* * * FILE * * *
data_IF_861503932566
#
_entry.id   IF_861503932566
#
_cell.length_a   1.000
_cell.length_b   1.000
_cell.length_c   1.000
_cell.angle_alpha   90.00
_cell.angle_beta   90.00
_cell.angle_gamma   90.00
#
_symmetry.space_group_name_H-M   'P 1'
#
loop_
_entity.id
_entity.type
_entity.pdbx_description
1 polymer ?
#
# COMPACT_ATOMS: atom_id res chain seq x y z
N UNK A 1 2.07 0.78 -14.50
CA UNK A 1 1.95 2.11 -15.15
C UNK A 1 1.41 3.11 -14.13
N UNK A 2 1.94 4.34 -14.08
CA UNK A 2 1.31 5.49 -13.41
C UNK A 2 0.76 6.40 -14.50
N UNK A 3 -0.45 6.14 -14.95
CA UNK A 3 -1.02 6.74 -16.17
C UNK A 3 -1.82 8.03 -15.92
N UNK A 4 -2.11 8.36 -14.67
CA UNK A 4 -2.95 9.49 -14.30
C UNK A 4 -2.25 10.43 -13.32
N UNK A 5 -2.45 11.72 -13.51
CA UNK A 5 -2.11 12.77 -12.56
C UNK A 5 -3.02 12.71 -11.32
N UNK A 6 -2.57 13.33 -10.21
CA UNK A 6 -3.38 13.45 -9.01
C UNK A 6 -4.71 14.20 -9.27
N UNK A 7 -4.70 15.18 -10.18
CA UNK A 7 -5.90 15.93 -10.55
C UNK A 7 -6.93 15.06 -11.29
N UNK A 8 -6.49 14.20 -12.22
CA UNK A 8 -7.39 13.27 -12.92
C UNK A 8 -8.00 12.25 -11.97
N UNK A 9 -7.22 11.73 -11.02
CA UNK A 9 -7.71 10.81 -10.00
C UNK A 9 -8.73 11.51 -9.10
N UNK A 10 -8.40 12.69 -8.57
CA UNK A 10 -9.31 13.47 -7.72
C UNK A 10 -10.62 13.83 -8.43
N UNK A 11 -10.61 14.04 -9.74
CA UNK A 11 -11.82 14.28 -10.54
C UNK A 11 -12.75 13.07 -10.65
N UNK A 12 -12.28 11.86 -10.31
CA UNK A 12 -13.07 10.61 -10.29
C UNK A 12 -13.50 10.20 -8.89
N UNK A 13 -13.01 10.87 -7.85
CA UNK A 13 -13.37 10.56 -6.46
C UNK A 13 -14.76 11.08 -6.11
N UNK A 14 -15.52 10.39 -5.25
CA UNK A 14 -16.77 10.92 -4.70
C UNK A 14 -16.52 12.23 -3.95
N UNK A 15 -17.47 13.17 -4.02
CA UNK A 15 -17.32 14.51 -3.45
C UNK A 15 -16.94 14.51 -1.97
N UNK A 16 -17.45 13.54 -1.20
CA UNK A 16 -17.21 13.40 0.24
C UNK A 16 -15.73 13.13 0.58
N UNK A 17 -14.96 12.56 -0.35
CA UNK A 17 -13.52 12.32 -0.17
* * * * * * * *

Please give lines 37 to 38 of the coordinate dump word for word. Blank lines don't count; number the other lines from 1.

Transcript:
CA UNK A 6 -3.38 13.45 -9.01
C UNK A 6 -4.71 14.20 -9.27